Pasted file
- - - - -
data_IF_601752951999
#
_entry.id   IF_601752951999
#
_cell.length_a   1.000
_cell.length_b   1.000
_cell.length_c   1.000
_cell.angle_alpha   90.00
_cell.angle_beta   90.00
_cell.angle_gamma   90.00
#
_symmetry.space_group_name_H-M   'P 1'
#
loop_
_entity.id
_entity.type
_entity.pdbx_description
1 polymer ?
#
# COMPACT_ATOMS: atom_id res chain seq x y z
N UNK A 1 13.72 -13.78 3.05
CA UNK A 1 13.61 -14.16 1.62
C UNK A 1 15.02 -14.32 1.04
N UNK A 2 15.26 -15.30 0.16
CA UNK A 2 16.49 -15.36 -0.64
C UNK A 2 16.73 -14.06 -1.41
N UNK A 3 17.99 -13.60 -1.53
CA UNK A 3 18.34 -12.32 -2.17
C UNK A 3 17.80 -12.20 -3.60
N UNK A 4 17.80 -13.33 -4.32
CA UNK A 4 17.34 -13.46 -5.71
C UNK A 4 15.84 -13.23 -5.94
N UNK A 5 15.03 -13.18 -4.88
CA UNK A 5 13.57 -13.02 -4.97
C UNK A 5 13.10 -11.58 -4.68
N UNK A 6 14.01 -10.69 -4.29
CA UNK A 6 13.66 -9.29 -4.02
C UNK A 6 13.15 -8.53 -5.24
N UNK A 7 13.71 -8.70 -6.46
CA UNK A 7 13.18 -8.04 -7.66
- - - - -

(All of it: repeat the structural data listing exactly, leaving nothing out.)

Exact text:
data_IF_601752951999
#
_entry.id   IF_601752951999
#
_cell.length_a   1.000
_cell.length_b   1.000
_cell.length_c   1.000
_cell.angle_alpha   90.00
_cell.angle_beta   90.00
_cell.angle_gamma   90.00
#
_symmetry.space_group_name_H-M   'P 1'
#
loop_
_entity.id
_entity.type
_entity.pdbx_description
1 polymer ?
#
# COMPACT_ATOMS: atom_id res chain seq x y z
N UNK A 1 13.72 -13.78 3.05
CA UNK A 1 13.61 -14.16 1.62
C UNK A 1 15.02 -14.32 1.04
N UNK A 2 15.26 -15.30 0.16
CA UNK A 2 16.49 -15.36 -0.64
C UNK A 2 16.73 -14.06 -1.41
N UNK A 3 17.99 -13.60 -1.53
CA UNK A 3 18.34 -12.32 -2.17
C UNK A 3 17.80 -12.20 -3.60
N UNK A 4 17.80 -13.33 -4.32
CA UNK A 4 17.34 -13.46 -5.71
C UNK A 4 15.84 -13.23 -5.94
N UNK A 5 15.03 -13.18 -4.88
CA UNK A 5 13.57 -13.02 -4.97
C UNK A 5 13.10 -11.58 -4.68
N UNK A 6 14.01 -10.69 -4.29
CA UNK A 6 13.66 -9.29 -4.02
C UNK A 6 13.15 -8.53 -5.24
N UNK A 7 13.71 -8.70 -6.46
CA UNK A 7 13.18 -8.04 -7.66